Scenic Design by Morgan Sobel
Lighting and Sound Design by Jennifer Collins Hard
Costume Design by Zoe Weingart
"Ocean Room " Song by Phil Nohl
Marketing by J.P.Levene & Joey Pelletier
Assistant Stage Manager Jason Warner
Production Stage Manager Jennifer Collins Hard
The most fascinating thing about "The Ocean Room" is discovering what's really happening --- and that means it's a little hard to review the show without destroying an audience's naivete and depriving them of the initial ignorance that makes the process so interesting. And that means asking you to trust me, to go see the show this final week-end before you read any further, and then to come back home to read all the rest and agree or disagree with me. I really believe, though, that if you do so, you'll find that it's a fascinating play very well done.
Well, what can I say that will intrigue yet not ruin the experience? First, the room in the small Actors' Workshop stage has walls made of curtains. Second, there are only two characters here --- well, maybe two and a half, actually. Greg Maraio plays a man --- Okay, let's admit the entire play is taking place inside this man's mind, okay? --- and Eliza Lay, Zoe Weingart and Julie Levene all play his wife. Although the man remains the same age, the play skips audaciously through time. In fact, at one point he insists that he loves his wife "...and will love you when I'm sixty!" to which she replies "Roger, you Are sixty!"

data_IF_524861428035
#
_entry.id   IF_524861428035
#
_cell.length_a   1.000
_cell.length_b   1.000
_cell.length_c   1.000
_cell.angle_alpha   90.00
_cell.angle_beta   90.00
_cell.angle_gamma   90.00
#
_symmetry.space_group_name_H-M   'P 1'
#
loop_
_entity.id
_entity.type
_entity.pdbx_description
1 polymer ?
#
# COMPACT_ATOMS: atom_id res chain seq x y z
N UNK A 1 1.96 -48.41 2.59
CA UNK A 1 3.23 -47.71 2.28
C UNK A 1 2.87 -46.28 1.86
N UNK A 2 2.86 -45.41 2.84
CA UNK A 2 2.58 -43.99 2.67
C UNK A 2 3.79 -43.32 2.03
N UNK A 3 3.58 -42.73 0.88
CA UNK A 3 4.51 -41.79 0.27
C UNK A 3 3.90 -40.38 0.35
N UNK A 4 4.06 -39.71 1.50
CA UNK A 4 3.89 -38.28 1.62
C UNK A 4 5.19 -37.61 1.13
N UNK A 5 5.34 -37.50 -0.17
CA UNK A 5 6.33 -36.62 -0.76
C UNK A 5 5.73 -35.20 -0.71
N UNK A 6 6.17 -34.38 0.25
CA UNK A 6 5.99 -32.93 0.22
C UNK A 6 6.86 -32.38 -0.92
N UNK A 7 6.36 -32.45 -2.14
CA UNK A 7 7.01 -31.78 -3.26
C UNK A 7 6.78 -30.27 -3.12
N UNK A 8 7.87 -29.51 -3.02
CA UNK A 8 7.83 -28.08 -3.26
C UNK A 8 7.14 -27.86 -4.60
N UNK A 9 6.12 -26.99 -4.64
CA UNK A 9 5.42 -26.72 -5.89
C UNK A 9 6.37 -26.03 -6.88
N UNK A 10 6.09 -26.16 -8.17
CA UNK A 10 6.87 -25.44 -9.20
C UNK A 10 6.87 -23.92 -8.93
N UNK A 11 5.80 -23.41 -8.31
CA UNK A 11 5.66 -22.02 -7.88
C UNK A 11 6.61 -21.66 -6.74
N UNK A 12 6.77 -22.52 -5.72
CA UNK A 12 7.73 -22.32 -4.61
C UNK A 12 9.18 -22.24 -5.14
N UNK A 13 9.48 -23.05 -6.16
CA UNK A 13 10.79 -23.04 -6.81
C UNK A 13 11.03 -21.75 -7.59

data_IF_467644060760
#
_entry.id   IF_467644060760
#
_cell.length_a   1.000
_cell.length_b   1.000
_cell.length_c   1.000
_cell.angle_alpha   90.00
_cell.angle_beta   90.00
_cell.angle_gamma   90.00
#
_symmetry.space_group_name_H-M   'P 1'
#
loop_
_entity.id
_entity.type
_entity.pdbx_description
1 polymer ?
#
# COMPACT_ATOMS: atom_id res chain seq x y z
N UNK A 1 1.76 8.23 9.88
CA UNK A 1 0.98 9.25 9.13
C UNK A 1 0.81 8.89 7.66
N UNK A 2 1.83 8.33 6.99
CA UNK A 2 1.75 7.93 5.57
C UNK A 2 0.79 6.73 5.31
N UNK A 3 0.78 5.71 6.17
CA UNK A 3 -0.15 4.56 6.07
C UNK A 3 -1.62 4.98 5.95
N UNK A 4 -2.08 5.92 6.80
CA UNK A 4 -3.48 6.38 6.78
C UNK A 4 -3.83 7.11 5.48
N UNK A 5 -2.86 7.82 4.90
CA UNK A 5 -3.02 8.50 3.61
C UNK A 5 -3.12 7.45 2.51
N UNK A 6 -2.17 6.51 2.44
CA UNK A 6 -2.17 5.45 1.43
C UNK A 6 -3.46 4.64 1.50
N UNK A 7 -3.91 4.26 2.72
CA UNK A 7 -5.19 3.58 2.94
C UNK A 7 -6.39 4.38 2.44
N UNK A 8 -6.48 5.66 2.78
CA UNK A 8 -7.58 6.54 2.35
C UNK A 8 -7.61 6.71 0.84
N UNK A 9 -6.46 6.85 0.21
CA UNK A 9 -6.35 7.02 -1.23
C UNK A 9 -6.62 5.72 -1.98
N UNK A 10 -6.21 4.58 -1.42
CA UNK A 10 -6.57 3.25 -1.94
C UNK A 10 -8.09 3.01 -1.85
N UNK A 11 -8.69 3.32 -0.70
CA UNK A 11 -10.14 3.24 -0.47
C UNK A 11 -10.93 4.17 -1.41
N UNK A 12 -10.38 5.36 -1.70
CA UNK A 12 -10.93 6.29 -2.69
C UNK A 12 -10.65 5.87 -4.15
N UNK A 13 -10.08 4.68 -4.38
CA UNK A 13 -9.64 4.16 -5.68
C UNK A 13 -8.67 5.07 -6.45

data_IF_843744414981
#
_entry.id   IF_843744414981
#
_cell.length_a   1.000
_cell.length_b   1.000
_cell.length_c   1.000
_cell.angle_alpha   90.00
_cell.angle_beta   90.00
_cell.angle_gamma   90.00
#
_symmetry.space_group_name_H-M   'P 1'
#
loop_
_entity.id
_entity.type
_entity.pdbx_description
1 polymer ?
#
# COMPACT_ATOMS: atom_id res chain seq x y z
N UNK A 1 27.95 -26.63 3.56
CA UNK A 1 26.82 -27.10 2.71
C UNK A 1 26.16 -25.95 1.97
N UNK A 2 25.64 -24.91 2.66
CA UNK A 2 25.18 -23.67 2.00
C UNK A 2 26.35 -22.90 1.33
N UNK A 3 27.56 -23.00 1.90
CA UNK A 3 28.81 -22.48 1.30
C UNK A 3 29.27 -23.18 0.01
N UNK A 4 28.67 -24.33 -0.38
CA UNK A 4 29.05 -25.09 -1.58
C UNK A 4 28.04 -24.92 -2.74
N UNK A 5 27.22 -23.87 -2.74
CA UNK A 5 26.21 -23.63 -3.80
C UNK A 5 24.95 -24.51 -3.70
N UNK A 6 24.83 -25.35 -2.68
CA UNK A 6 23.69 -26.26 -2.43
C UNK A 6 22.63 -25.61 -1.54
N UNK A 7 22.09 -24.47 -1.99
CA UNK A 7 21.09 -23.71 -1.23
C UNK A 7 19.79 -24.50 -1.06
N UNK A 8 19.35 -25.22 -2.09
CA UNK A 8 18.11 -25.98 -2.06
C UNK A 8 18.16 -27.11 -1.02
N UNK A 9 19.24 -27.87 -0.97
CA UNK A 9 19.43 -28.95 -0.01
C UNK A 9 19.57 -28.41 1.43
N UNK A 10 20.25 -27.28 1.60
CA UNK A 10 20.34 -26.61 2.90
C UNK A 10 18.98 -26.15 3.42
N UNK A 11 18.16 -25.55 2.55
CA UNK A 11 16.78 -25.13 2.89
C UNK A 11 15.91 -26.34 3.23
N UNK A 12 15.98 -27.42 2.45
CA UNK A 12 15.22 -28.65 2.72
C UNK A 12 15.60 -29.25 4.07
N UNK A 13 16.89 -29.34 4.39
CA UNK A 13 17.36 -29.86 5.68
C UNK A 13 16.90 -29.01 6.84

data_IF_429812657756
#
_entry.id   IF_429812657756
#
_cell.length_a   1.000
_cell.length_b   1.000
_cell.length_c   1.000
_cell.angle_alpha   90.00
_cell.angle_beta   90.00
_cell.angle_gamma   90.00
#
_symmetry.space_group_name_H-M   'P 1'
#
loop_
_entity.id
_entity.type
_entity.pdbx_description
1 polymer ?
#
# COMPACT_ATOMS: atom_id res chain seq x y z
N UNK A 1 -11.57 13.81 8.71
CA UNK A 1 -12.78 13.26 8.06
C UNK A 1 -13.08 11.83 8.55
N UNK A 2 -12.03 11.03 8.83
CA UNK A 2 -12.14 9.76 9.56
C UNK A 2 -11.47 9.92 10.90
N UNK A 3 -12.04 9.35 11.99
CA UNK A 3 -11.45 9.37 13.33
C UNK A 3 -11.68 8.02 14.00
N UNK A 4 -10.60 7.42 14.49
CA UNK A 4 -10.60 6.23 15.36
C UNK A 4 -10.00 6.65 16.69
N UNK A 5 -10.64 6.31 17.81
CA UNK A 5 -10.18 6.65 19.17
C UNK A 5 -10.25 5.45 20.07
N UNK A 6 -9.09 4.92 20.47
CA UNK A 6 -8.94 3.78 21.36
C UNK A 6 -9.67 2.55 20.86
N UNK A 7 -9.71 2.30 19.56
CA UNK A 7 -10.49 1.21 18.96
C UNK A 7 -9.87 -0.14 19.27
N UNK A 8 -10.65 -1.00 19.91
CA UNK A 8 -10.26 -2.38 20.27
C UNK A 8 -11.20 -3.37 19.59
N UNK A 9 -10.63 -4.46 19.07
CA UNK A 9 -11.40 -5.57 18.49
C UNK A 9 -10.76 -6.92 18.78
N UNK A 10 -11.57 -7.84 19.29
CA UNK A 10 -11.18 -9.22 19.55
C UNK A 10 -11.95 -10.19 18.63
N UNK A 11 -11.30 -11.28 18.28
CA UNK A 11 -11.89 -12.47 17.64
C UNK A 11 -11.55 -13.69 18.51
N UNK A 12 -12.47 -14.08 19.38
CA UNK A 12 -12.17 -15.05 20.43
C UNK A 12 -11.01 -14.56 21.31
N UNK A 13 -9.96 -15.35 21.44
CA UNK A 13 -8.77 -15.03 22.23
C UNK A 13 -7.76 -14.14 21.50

And therefore, much of what takes place is remembered, and not always remembered accurately. The first scenes, for instance, are actually played more flat than the lines might have needed, and only later is it obvious that the Remembering this time was flat, not the real experience itself.
The couple stopped short of seeing the sea on their honeymoon, and have vowed ever since to go back and experience Big Sur. That's why they call this their "Ocean Room" and why the sounds of an increasingly excited tide comes relentlessly in as the man's mind slips as relentlessly away.
Oh, that's Brian Tuttle playing a Salesman/Doctor figure selling states of mind. The very last is Hope.
As with any good new play, it's the story itself and not its playing that is most interesting here, but the 11:11 Productions company is settled snugly into every role, and so the play rattles along in its slowly less bewildering way as surprise after surprise evolves.
And, now that you have read Much too far, I hope the show still has punch. The poetic descriptions and sur-real detail that Writer Tuttle is so good at may be enough to repay the visit after my review has deprived you of its real teeth.
But, if you DID take my first-paragraph warning to heart and did see the show before reading down to here --- How'd I do? Was this the show YOU saw?
E-mail me, one way or another!